Between 2000 and 2012, over half of China’s growth can be attributed to physical capital stock. In earlier periods, the size of the labor force was crucial. And later on, when the gigantic population met with industrialization, it was a great recipe for growth. The labor force was vital in different stages as the economy moved from focusing on agriculture to manufacturing and now technology. And as the transition went on, investment in human capital intensified in China.

BT 201902 feature 012Many elements appear when analyzing the Chinese growth model. First, the country has become an exports powerhouse with an increasing presence in global supply and value chains. Second, the country has relied on investments to a large extent to fuel its growth, especially in physical capital. Third, higher productivity enabled more people to earn more income and the middle class has grown significantly. This has enabled the country to reach the brink of entirely eradicating poverty.

The first two elements pose some challenges. The third one offers relief. Excessive reliance on exports can render the country vulnerable in the face of global shocks, much like the western world. Luckily, the tariffs imposed by the US on Chinese goods may prompt the country to consider another path, and, indeed, the Chinese government is already doing that. Excessive reliance on investments can also be risky, as investment flows can fluctuate, which can disrupt the growth momentum. On the other hand, increased productivity and higher wages could usher growth in domestic demand, which can fuel sustainable growth. China is recently becoming a more business friendly place with the removal of more restrictions. Additionally, the belt road initiative, which involves building projects and a shipping path that crosses through more than 60 countries may prove to be a solid initiative to reinforce China’s position globally.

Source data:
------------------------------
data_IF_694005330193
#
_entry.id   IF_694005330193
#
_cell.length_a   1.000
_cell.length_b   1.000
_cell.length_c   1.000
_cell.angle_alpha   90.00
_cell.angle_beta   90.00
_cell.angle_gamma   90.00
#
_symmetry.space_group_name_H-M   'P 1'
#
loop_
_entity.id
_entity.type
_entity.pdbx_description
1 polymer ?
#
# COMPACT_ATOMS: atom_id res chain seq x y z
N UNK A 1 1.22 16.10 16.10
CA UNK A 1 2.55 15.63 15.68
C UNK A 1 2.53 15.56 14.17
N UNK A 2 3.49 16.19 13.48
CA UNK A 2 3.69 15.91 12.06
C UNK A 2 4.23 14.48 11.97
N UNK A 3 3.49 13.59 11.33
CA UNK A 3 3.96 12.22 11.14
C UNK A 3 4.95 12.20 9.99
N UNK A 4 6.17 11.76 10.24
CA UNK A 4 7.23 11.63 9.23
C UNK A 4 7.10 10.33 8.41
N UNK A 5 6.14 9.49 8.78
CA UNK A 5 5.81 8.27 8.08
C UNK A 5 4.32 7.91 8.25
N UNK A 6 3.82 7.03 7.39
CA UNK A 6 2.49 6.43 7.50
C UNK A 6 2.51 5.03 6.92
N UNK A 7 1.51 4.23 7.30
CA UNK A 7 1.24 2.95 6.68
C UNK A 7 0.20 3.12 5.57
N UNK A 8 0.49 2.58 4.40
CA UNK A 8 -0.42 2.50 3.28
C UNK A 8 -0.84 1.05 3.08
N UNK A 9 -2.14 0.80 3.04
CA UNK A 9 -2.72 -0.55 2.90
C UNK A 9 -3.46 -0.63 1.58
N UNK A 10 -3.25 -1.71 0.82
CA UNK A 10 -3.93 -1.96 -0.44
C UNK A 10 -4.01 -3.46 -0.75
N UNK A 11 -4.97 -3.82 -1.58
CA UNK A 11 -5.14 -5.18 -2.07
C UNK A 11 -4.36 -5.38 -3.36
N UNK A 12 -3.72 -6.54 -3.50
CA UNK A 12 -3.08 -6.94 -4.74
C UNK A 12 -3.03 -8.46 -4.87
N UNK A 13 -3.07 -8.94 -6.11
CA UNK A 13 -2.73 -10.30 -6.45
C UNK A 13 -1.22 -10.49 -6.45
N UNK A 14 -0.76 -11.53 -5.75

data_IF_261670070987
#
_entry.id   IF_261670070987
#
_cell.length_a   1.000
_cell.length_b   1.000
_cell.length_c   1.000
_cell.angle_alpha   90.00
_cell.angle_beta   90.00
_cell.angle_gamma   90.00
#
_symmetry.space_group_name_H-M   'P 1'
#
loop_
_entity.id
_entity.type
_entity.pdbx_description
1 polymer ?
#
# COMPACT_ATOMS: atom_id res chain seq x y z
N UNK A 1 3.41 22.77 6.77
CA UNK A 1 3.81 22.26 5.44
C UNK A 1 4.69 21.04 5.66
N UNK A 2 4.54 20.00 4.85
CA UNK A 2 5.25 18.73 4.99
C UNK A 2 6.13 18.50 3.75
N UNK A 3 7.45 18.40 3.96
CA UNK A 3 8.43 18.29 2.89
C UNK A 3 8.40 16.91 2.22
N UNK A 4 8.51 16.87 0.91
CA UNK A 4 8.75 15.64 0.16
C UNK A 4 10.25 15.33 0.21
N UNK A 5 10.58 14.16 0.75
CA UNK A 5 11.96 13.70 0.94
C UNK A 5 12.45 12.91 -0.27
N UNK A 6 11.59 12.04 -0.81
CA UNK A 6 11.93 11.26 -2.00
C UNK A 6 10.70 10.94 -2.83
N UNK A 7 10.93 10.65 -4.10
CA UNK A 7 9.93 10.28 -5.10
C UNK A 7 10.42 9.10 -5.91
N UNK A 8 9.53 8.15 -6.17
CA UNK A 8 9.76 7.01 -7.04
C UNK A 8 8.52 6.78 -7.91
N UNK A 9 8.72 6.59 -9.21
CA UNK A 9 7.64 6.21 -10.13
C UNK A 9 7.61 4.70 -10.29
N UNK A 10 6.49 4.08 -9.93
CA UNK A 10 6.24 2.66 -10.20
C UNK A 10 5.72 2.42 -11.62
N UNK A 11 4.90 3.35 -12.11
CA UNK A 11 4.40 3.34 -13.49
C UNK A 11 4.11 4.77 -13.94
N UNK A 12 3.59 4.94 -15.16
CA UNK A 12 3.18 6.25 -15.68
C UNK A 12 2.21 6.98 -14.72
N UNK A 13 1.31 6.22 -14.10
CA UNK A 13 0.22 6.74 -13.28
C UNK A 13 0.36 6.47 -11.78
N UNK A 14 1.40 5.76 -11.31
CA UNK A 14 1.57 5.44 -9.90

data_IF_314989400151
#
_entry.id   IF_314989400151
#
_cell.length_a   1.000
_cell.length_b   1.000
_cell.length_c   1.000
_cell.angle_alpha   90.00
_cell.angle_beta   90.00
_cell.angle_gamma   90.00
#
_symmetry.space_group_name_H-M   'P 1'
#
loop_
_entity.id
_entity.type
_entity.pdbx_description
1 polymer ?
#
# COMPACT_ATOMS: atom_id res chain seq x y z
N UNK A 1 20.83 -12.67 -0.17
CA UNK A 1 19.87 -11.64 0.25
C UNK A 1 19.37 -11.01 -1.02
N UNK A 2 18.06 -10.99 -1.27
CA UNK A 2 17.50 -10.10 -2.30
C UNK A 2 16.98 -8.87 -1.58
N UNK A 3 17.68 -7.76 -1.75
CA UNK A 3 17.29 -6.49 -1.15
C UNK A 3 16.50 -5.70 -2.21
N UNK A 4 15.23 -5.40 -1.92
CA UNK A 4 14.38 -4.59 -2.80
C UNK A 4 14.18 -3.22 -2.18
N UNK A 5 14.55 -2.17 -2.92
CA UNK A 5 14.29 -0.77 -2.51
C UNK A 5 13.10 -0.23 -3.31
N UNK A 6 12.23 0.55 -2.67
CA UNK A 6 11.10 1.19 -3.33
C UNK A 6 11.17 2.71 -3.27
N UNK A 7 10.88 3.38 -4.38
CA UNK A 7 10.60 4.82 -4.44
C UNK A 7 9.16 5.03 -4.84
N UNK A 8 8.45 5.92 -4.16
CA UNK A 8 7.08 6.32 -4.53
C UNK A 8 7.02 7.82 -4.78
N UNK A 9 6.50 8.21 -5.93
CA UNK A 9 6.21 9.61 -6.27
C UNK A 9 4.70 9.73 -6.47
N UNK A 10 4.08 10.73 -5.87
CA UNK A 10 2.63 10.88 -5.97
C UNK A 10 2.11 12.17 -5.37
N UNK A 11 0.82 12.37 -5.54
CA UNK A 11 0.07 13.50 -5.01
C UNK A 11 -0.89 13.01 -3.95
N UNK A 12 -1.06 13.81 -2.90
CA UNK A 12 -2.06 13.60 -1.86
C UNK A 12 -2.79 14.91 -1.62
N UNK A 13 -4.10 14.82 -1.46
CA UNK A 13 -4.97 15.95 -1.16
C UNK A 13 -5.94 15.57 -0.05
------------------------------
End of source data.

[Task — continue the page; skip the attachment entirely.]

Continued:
Together, those factors have been driving China’s growth, which is expected to continue over the medium and long terms. The efforts seem to be paying off. As the economy moved up on the ladder of development, the contribution of the services sector to GDP increased, and that of the agricultural sector decreased. The contribution of the industry sector remained somewhat stable.

BT 201902 feature 04China is already the world’s largest economy
Contrary to public convention, which posits that the US economy is the biggest in the world, the Chinese economy is already the biggest economy in the world in real terms. The media, which is mostly financed by the west, like to believe otherwise, as they support their claims about the US economy with nominal GDP figures, which are not adjusted for differences in purchasing power (or exchange rate). When this necessary adjustment is made, China emerges to be the biggest economy when using GDP figures in terms of purchasing power parity (PPP). While those figures are not perfect, they do offer a more adequate representation of reality.

The Chinese people and the Chinese government have shown dedication to becoming the world’s largest economy. China’s growth model is unique in some ways and is similar to other models in others. It contains elements that can protect the country’s growth path in case of potential shocks and is well diversified. More importantly, it is driven by high productivity and innovation, which are cornerstones of growth. Although growth may slow down, it remains sustainable, at least in the short and medium runs, especially as domestic demand contributes more and more to growth.